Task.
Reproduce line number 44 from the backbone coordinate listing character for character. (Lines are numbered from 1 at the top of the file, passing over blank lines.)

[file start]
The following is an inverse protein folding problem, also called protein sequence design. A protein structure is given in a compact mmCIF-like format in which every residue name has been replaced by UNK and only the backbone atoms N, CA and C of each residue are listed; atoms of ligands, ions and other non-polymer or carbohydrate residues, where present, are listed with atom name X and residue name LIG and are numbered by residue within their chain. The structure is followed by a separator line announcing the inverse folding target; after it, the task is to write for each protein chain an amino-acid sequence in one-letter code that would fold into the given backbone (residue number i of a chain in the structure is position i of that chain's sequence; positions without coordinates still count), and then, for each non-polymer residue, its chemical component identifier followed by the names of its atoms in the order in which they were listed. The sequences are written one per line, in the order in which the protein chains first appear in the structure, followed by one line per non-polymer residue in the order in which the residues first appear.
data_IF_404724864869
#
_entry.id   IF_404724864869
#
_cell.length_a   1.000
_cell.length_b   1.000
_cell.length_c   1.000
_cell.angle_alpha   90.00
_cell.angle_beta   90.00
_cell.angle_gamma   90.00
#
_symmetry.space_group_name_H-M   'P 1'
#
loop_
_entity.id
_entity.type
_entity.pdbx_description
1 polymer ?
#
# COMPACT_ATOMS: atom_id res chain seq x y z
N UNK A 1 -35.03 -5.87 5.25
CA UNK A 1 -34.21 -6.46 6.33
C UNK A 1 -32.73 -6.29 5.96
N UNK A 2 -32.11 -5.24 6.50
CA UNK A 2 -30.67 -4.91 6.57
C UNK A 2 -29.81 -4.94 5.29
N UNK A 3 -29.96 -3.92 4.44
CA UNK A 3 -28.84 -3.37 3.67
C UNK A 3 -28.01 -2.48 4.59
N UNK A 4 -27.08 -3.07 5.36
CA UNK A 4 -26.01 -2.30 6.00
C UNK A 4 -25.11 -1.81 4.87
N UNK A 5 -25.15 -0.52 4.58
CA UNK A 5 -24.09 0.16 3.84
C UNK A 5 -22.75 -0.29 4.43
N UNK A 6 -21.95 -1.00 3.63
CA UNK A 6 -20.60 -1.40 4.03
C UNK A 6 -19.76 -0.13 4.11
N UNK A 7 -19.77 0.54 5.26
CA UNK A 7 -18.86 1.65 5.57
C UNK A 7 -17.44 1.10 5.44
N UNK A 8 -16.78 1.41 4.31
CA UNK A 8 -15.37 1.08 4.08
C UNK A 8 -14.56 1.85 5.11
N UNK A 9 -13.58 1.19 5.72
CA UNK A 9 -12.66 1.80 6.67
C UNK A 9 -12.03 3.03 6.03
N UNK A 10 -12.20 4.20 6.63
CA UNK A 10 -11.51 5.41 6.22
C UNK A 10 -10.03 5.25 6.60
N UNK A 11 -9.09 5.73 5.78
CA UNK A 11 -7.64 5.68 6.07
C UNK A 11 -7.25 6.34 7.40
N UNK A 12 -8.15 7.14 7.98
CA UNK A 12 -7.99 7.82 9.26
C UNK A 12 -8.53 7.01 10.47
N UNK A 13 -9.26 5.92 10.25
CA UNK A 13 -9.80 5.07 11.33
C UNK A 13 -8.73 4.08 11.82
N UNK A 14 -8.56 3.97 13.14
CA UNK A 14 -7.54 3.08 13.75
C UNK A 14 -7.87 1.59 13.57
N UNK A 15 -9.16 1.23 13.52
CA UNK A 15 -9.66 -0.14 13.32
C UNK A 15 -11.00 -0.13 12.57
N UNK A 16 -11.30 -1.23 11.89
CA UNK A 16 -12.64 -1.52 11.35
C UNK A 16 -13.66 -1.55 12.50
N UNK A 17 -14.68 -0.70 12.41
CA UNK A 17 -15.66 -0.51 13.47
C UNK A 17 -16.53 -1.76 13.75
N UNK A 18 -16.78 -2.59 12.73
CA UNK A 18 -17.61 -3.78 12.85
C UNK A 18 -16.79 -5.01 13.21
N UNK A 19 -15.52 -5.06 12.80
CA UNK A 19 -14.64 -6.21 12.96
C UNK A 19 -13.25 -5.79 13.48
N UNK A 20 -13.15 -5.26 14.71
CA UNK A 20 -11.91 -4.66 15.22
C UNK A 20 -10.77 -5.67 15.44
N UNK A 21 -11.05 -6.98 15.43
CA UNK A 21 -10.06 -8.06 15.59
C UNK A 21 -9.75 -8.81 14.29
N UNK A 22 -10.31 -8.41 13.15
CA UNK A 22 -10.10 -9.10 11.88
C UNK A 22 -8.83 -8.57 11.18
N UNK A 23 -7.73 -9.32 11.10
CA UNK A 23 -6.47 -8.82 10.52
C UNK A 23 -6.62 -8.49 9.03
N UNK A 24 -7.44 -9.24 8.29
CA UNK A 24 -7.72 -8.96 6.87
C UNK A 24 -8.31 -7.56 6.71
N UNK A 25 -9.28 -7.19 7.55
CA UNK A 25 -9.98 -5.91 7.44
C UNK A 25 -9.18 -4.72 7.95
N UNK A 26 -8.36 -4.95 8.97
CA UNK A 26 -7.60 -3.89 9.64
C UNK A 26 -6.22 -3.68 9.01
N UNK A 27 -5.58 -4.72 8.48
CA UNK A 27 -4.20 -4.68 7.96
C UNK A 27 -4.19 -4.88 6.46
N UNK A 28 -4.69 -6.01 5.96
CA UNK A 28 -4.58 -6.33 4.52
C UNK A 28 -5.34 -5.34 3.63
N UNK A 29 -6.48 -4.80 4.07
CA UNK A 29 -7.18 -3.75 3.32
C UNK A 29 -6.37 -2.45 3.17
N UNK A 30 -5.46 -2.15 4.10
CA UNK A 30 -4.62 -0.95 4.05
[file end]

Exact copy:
CA UNK A 8 -15.37 1.08 4.08